W: It depends on the kind of project I am looking at. For example, if it’s a gifted collaboration, I don’t want to be given a product that I am not going to use. What would be the point of doing it anyway? I prefer doing more paid collaborations though. I am trying to get paid. 

I also consider if I like the brand in general. Have I used it before? Did I plan to use it? The other aspect is the tone in which they approach me. 

It tells me a lot about the company culture and values, the type of vibe that will be on set…and if I’ll be comfortable working with them. I am not going to go somewhere I feel undervalued.

The other thing I consider is how much they are willing to pay. This can go hand-in-hand with gifted collaborations, where a mixture of a PR package and payment can be arranged. Creators can settle for a lower fee if the value of products offered in the accompanying PR package makes up the difference. 

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In the recent past, I’ve been gravitating towards brands that have an ethical or sustainability pledge towards the environment. That way I know the products weren’t made in sweatshops, and even if my followers bought 10,000 of them, it’s ethically made, recyclable, and sustainable.

I also have to mention the photography collaborations that I do. I like to work with photographers whose work I admire, specifically their skin work. I am big on how I am presented and edited. I don’t want my skin colour to look lighter or smoother than it is. 

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I do not want a photographer photoshopping out a pimple or removing my cellulite, stretch marks and body hair. I am happy to have met some photographers who just got me like ABX Photography’s Nimo Wahome. 

I have built my brand with this authenticity and won’t change just because my following is growing. So, once I meet a photographer who understands my view, we usually collaborate.

For example, in early 2024 I worked with a photographer – Drew Harrison – whom I met at Pure London Fashion Show in Feb of 2022. I had the idea of showcasing the effects of colonization on not only our minds but the social structures in Kenya, including our government. The shoot took place at the V&A Museum, which is an institution that remains one of the symbols of the legacy of colonialism.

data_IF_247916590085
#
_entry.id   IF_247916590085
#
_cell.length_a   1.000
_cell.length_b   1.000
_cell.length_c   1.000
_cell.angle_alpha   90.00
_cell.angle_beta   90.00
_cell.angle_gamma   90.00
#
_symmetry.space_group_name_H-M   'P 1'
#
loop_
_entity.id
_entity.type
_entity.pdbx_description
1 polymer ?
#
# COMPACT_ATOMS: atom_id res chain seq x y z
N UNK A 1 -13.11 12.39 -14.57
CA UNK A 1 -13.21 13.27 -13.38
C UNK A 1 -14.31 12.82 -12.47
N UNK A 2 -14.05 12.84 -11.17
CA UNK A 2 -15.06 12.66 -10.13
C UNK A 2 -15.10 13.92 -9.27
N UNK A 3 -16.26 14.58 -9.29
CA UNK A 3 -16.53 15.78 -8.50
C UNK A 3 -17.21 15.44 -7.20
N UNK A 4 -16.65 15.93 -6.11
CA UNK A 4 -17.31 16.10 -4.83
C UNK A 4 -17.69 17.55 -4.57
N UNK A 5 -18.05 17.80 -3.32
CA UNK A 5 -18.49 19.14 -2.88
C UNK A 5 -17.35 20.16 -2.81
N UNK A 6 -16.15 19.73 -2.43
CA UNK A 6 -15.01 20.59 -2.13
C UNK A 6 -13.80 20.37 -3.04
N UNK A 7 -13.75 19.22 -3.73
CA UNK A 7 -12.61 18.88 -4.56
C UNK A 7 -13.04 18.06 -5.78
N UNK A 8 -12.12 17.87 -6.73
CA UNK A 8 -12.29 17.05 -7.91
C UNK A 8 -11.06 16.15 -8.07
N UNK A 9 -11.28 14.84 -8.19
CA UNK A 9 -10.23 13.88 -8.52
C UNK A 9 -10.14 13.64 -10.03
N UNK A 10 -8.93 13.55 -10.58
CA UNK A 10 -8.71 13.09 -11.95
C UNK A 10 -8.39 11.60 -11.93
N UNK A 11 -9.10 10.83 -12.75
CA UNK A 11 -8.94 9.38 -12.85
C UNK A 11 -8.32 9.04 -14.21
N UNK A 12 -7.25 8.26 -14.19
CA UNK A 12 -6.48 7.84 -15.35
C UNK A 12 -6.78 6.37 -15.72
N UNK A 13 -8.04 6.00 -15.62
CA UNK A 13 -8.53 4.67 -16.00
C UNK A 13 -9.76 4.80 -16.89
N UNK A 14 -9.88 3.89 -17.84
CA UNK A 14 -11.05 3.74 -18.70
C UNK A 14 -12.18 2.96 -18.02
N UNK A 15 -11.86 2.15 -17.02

Drew and I agreed on the concept, the outfit, poses and we did the shoot. It came out so well and communicated the vision accurately. 

CF: How would you describe your fashion style?

W: Oh…this is a hard question because I have been going through a fashion style rebirth. When I started my modelling journey way back at 18, I was rocking skimpy and slutty outfits. 

 I don’t think I’ll ever stop being skimpy because, if you got it, flaunt it.  Right now, I am trying to experiment and to be honest I have gotten some inspiration from friends that I met here. Shout out to Namataayi. 

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Upon reflection, there was a time I felt that anything that wasn’t bodycon would simply make me look bigger. I am letting go of that idea and gravitating towards choosing outfits that reflect my mood or theme of the day.

One of my favourite recent outfits that I wore to class was a blue maxi dress, layered with a black corset, and combat boots. 

I threw mesh sleeves on, and my Jayley blue trench coat. It was like nothing I had put together before, and it was a little mismatched and giving off a Gothic vibe. I loved that outfit. I felt so beautiful that day and I plan to eventually shoot with that outfit.